The Presbyterian Church USA, the United Methodist Church, Methodist Church of Great Britain,[38] and the Evangelical Lutheran Church in America, also after actively debate believe that gay sex is not an inherently sinful practice. The worldwide Anglican Communion has experienced ongoing debate and controversy over homosexuality both before and after the Episcopal Church ordained the first openly gay bishop, Gene Robinson, in 2003.


Lesbians face different social and cultural preconception than gay men, making their experience in Christianity sometimes dissimilar to that of gay men, although lesbianism has also traditionally been considered a sin within Christianity. However, some contemporary Christian denominations do not agree with this and ordain openly lesbian women, perform same-sex marriages, and accept openly lesbian parishioners (for example, the United Church of Christ and the Metropolitan Community Church.)

In 1986 the Evangelical and Ecumenical Women’s Caucus (EEWC), then known as the Evangelical Women's Caucus International, passed a resolution stating: "Whereas homosexual people are children of God, and because of the biblical mandate of Jesus Christ that we are all created equal in God's sight, and in recognition of the presence of the lesbian minority in EWCI, EWCI takes a firm stand in favor of civil rights protection for homosexual persons." [39]

A survey of self-identified lesbian women found a "dissonance" between their religious and sexual identities. This dissonance correlated with being an evangelical Christian before coming out.[40]


Same-sex sexual relationships have traditionally been considered a sin within Christianity. However, some contemporary Christian denominations do not agree with this and ordain openly bisexual people, perform same-sex marriages, and accept openly bisexual parishioners (for example, the United Church of Christ and the Metropolitan Community Church.)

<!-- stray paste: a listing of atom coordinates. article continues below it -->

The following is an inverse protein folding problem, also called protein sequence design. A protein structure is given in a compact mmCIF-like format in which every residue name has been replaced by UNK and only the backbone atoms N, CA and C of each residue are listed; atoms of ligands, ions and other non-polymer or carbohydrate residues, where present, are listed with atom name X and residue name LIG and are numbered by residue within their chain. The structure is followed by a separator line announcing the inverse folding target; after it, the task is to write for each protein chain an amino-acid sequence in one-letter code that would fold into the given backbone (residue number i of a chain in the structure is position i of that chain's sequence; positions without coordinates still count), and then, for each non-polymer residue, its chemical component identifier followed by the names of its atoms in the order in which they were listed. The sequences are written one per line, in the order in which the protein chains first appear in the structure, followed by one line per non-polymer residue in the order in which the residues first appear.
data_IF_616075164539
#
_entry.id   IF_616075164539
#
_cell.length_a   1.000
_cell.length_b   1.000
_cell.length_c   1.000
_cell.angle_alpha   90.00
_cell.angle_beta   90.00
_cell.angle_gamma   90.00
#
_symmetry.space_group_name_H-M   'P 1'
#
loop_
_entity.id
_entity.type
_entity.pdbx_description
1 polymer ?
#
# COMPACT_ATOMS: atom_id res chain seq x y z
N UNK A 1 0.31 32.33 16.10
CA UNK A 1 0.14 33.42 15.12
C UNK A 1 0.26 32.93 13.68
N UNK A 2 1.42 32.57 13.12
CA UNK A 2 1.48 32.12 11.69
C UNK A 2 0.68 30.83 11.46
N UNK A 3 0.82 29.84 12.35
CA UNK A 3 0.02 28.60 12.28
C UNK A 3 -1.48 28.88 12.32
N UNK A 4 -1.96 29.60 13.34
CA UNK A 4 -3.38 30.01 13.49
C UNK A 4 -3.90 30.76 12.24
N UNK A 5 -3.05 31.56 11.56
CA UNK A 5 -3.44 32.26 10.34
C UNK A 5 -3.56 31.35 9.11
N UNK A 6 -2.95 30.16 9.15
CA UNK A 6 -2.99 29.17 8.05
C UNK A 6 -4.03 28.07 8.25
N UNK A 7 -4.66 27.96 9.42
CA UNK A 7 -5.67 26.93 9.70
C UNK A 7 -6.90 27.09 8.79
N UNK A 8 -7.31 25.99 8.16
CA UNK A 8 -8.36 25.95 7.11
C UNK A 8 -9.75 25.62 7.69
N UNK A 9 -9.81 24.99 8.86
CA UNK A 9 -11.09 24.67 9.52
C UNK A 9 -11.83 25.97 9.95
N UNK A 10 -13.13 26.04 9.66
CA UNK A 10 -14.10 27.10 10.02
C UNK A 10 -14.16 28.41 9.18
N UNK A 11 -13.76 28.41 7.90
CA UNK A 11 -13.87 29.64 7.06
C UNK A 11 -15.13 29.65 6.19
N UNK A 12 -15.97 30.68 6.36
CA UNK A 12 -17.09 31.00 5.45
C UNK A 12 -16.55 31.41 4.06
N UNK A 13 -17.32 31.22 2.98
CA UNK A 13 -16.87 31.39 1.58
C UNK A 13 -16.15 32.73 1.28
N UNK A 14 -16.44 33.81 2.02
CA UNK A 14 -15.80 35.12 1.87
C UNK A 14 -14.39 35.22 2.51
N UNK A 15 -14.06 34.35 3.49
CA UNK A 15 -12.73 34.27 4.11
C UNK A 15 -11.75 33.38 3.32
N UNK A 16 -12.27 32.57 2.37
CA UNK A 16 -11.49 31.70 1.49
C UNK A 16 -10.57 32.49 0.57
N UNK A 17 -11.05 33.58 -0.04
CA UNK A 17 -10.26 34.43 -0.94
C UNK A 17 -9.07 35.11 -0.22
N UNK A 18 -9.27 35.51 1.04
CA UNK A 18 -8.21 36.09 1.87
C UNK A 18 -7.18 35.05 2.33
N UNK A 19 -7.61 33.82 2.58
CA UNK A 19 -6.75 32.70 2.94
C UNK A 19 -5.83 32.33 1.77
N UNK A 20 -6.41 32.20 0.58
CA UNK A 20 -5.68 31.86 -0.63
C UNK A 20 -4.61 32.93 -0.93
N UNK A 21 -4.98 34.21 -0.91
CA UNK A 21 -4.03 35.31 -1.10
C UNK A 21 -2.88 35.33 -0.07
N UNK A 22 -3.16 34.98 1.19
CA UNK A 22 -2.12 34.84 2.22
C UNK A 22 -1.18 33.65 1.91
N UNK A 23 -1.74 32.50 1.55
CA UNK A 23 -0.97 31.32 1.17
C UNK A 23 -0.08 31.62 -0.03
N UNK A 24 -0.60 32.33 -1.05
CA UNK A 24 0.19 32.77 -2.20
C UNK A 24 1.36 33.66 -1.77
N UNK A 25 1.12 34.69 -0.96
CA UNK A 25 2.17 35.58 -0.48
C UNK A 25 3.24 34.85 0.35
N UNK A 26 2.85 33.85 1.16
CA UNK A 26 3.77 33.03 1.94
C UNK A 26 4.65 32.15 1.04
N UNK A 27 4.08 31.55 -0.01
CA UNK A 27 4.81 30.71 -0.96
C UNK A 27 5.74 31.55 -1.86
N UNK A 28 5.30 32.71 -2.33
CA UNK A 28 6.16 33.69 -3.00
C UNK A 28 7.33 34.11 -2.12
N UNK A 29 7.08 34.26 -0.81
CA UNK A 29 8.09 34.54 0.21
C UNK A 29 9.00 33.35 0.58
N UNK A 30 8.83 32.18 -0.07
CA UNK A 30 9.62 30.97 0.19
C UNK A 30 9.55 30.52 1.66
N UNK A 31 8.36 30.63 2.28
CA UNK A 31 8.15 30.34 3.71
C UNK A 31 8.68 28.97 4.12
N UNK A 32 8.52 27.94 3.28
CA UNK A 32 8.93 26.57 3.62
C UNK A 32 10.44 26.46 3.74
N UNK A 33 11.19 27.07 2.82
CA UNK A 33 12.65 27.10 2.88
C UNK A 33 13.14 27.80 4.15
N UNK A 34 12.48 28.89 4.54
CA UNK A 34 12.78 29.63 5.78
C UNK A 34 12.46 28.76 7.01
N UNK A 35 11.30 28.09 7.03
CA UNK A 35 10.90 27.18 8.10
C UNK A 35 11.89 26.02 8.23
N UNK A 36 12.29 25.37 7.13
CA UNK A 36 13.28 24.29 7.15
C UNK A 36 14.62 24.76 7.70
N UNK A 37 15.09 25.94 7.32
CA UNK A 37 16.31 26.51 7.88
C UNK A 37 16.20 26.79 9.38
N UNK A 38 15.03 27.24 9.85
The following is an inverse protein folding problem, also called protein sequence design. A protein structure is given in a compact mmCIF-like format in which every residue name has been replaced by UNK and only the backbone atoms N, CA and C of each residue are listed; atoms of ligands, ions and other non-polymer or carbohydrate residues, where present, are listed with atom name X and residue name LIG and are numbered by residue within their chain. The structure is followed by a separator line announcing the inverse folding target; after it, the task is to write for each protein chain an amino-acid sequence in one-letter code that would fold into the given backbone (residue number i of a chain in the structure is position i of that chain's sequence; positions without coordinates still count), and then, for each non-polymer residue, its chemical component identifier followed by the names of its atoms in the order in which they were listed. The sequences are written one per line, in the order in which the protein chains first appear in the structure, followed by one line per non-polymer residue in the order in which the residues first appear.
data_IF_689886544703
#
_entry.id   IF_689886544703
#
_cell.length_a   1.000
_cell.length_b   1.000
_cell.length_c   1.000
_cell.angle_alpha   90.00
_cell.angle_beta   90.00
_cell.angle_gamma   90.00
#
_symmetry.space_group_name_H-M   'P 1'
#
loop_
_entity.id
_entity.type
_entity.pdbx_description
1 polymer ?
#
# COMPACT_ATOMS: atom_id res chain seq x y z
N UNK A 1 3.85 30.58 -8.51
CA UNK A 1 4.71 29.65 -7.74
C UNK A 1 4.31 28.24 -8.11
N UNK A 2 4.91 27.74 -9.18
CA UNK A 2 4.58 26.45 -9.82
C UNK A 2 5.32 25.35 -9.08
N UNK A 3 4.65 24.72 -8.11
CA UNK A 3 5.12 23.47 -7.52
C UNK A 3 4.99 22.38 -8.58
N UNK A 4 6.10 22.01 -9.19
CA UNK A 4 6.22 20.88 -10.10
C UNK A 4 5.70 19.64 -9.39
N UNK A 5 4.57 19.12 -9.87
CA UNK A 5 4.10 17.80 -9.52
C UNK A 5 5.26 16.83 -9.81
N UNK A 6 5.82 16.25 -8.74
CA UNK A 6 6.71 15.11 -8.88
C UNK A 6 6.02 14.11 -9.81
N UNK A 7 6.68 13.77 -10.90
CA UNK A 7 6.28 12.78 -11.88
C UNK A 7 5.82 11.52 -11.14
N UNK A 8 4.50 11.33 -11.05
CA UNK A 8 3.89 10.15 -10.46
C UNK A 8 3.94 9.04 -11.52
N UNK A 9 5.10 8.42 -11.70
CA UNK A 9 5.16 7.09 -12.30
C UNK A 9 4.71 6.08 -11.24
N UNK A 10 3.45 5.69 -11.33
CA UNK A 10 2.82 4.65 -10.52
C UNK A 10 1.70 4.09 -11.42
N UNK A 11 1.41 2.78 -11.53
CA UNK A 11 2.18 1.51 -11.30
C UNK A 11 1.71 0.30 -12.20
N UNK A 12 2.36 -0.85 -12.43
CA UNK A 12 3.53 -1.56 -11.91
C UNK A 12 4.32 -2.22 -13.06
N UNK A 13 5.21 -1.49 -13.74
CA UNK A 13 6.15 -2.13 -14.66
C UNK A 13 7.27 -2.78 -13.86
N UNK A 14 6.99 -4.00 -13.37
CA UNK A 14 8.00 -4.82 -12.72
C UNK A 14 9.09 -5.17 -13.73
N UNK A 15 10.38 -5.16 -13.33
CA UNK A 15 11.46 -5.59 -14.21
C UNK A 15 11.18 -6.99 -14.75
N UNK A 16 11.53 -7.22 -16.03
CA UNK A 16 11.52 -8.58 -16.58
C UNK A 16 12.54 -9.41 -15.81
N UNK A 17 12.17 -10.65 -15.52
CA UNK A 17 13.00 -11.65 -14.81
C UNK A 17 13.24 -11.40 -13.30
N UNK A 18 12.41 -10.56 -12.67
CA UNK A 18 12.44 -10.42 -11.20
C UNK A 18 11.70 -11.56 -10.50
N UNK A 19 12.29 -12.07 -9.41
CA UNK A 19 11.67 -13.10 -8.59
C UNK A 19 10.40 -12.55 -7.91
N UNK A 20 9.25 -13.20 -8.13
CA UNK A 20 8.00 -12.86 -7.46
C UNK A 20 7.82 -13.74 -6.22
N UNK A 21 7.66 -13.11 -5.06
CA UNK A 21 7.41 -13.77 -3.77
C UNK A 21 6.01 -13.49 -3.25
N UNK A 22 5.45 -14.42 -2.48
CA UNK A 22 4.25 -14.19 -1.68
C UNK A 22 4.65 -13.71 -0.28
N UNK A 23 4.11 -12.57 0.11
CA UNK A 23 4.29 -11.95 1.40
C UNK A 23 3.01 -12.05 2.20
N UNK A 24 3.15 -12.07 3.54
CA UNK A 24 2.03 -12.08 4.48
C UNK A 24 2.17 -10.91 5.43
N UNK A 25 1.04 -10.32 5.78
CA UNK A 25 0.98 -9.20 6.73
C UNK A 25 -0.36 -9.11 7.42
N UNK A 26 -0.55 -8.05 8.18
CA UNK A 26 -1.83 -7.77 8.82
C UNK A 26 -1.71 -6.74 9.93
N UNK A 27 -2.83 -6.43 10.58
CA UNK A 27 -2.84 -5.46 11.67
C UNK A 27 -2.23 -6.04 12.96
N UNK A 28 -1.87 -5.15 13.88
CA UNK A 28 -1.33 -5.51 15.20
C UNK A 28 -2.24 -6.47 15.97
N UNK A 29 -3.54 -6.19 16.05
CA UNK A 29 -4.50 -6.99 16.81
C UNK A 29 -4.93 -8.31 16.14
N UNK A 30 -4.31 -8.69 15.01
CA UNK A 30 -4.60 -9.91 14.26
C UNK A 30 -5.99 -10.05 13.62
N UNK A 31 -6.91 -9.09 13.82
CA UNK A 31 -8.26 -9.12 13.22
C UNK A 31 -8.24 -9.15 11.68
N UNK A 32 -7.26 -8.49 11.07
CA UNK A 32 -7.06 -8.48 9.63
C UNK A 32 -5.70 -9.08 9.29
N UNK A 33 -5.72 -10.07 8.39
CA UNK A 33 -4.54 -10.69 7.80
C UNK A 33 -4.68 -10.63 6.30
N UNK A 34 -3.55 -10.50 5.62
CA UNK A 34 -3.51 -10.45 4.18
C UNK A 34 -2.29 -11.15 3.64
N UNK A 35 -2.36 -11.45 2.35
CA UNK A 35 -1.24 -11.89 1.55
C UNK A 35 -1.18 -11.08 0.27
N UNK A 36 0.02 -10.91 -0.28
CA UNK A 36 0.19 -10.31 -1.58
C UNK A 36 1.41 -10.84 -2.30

In 1972 a Quaker group, the Committee of Friends on Bisexuality, issued the “Ithaca Statement on Bisexuality” supporting bisexuals.[41] The Statement, which may have been "the first public declaration of the bisexual movement" and "was certainly the first statement on bisexuality issued by an American religious assembly," appeared in the Quaker Friends Journal and The Advocate in 1972.[42][43][44] Today Quakers have varying opinions on LGBT people and rights, with some Quaker groups more accepting than others.[45]

For further reading about bisexual Christians, see: Swinging on the Garden Gate: A Spiritual Memoir, by Elizabeth J. Andrew, Skinner House Books, 2000.[46] There are also pertinent pieces in Blessed Bi Spirit: Bisexual People of Faith, Continuum, 2000, including "A Word We Cannot Yet Speak - A Word We Must Now Speak: Bisexuality and the Presbyterian Church (U.S.A.)", "Jesus, Bread, Wine and Roses: A Bisexual Feminist at the Catholic Worker", and "The Holy Leper and the Bisexual Christian".[47] Also see "Affirmation: Bisexual Mormon", by Christopher Alexander, in Bi Any Other Name: Bisexual People Speak Out, Alyson Publications, 1991.[48] The book Bisexuality: Making the Invisible Visible in Faith Communities, the first book of its kind (published in 2014), addresses Christianity as well as other faiths.[49] It is by Marie Alford-Harkey and Debra W. Haffner.[49]